Argentina’s Navy Sinks Manned Chinese Boat With Artillery — ‘Seriously Concerned’ China Demands Investigation

Argentina's Navy Sinks Manned Chinese Boat With Artillery - 'Seriously Concerned' China Demands Investigation

Argentina sunk a Chinese boat that was allegedly fishing in its national waters. The country’s navy used artillery to sink the vessel. A “seriously concerned” China has demanded an investigation into the incident.

Argentina’s navy announced Tuesday that it used gunfire to sink a boat bearing Chinese insignia. The authorities insist the boat was intentionally fishing illegally in national waters. Bizarrely, authorities further claim the fishing vessel tried multiple techniques to evade interception and even attempted to ram the navy’s ship that had approached the boat. The Chinese government has expressed serious concern about Argentina’s actions and called for a detailed investigation into the accident.

The country’s Naval Prefecture sank the Lu Yan Yuan Yu 010 fishing vessel after chasing it in Argentine waters, reported CNN. The statement from the navy noted the boat was intercepted Monday off the coast of Puerto Madryn, about 907 miles south of Buenos Aires. The navy noted it has been about 15 years since one of its vessels sank a foreign boat because it was fishing illegally in Argentina’s waters, reported the Washington Post.

What’s concerning is that the statement mentions the boat did not heed warning calls that were sent out. The vessel even turned off its lights in an apparent attempt to evade capture at the hands of Argentina’s authorities. As a standard response, Argentina’s naval officers fired warning shots. In retaliation, the fishing boat attempted to ram the Argentine naval vessel. That’s when sailors brought out the big guns and shot holes in the hull of the fishing boat, noted the statement from the Naval Prefecture.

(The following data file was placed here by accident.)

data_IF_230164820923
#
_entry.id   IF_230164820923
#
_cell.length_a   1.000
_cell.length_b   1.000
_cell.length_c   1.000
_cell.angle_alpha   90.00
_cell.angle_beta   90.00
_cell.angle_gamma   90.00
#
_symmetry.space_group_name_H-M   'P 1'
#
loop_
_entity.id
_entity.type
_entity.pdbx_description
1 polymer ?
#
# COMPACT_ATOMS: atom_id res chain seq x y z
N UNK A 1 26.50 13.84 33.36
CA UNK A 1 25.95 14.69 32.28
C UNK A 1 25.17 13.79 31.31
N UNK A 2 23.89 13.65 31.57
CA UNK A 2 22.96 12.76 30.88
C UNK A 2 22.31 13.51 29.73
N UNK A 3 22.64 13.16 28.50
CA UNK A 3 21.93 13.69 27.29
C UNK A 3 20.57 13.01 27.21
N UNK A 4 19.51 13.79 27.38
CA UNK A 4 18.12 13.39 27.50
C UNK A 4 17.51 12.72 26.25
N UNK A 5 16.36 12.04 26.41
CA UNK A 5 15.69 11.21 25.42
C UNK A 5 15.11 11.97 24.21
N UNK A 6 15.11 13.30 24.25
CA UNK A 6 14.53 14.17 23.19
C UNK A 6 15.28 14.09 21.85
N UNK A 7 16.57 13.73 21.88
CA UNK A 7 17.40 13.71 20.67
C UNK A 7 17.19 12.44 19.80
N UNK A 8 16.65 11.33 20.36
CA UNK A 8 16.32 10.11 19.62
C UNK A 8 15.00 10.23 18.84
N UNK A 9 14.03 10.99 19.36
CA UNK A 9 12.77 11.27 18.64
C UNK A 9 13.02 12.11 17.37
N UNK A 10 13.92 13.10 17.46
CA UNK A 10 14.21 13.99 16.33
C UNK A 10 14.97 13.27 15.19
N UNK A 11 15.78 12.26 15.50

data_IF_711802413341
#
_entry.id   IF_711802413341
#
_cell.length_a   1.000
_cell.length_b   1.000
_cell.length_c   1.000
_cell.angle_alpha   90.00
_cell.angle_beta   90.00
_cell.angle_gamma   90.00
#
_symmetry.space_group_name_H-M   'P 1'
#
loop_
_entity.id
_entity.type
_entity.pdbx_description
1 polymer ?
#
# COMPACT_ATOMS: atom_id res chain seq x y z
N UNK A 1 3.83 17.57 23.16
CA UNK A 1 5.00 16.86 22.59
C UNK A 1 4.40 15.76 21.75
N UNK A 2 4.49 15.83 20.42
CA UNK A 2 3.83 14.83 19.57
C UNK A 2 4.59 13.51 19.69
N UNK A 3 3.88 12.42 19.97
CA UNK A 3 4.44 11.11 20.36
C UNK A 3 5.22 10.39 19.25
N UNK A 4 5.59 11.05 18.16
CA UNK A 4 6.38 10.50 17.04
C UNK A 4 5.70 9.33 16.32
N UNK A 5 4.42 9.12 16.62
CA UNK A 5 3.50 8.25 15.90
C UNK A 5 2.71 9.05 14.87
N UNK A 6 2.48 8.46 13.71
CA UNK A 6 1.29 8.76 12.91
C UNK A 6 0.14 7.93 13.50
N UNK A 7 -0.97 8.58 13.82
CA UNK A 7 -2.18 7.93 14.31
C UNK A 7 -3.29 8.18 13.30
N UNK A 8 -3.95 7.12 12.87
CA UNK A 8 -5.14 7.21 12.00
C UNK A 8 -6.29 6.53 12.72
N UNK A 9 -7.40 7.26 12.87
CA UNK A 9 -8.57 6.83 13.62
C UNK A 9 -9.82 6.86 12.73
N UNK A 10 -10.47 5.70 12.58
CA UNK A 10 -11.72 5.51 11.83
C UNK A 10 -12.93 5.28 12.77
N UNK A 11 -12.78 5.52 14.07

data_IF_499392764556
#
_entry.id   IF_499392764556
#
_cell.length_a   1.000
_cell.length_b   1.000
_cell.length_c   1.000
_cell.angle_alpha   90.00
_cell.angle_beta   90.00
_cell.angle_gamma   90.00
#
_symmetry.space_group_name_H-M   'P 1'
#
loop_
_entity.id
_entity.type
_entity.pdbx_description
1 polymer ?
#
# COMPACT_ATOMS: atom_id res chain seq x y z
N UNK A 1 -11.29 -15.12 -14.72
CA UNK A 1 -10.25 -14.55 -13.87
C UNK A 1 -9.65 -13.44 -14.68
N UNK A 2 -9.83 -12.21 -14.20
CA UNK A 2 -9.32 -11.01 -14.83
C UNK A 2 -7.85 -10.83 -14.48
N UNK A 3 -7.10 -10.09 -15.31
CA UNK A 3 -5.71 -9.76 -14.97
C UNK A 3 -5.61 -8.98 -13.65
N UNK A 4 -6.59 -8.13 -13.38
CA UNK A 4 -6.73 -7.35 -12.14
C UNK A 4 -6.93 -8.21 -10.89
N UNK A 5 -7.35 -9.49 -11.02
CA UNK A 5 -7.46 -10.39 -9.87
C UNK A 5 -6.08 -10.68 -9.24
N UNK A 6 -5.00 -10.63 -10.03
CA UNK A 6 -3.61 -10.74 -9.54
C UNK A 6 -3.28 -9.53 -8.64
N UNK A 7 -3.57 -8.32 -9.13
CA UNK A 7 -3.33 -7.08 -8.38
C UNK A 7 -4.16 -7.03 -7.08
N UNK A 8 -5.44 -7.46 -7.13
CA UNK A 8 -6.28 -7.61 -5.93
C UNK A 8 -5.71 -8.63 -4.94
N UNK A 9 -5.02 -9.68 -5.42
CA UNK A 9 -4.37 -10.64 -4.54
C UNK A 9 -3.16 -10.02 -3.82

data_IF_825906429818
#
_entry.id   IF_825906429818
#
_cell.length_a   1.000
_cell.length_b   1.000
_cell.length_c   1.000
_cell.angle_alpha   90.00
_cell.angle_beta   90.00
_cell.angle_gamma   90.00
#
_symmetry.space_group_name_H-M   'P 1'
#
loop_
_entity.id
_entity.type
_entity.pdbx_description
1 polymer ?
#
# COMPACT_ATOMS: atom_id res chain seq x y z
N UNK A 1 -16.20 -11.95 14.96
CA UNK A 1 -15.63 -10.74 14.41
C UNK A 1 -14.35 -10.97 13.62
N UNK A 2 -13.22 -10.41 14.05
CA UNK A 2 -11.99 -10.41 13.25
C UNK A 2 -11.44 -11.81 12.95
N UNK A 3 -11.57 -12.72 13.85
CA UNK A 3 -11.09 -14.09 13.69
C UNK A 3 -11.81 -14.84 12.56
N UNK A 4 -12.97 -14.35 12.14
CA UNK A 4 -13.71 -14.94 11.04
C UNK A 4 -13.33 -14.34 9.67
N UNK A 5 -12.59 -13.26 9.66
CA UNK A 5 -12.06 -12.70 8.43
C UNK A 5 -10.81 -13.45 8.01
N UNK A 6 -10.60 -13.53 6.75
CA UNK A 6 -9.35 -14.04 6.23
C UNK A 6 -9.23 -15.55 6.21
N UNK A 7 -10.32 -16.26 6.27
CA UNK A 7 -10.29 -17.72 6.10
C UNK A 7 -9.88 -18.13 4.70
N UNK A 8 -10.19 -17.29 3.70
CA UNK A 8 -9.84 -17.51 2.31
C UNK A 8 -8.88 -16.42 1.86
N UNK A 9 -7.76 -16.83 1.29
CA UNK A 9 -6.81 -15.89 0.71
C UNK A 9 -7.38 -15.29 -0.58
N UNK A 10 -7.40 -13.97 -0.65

“On distinct occasions, the offending boat realized maneuvers aimed at colliding with the coast guard, putting not only its own crew at risk, but also the personnel of the coast guard.”

The navy insists that the holes were shot at different parts of the boat with the sole intention of sinking it. Incidentally, the fishing boat was manned by a crew of more than 30 people. As the people jumped into the water to escape the sinking vessel, Argentina’s sailors rescued about four of them and thereafter promptly placed them under arrest for trespassing. They remained in custody and were to go before a federal judge in southern Chubut province, reported Fox News.

The rest of the crew that was on the boat was picked up another Chinese vessel in the area. China’s foreign ministry has confirmed the Chinese vessel, which was in the vicinity of the ill-fated fishing boat, picked up about 28 sailors on board the vessel sunk by Argentina.

The Chinese government lodged a statement over the incident and asked for an investigation, China’s foreign ministry said, according to Reuters. Lu Kang, a spokesman for the Chinese Foreign Ministry, posted a statement on the ministry’s website saying the boat had been fishing in Argentine waters and was chased for several hours before Argentine naval fired on the vessel.

“The Ministry of Foreign Affairs and the Chinese Embassy to Argentina have lodged urgent representations with Argentina, expressing serious concern, urging Argentina to carry out a full investigation immediately and to inform China of the details, to protect the safety and lawful rights of Chinese sailors, and to take effective measures to avoid similar incidents.”

While it did corroborate with Argentina’s version of the incident, as well as the number of people rescued by each side, the statement from the Chinese did not dwell much on the details, especially those that involved illegal fishing or ramming a navy vessel.

The incident provides the first test for new Argentine President Mauricio Macri and China after relations between the two countries had improved under previous president Cristina Fernandez, reported News Max.

[Photo by Hong Wu/Getty Images]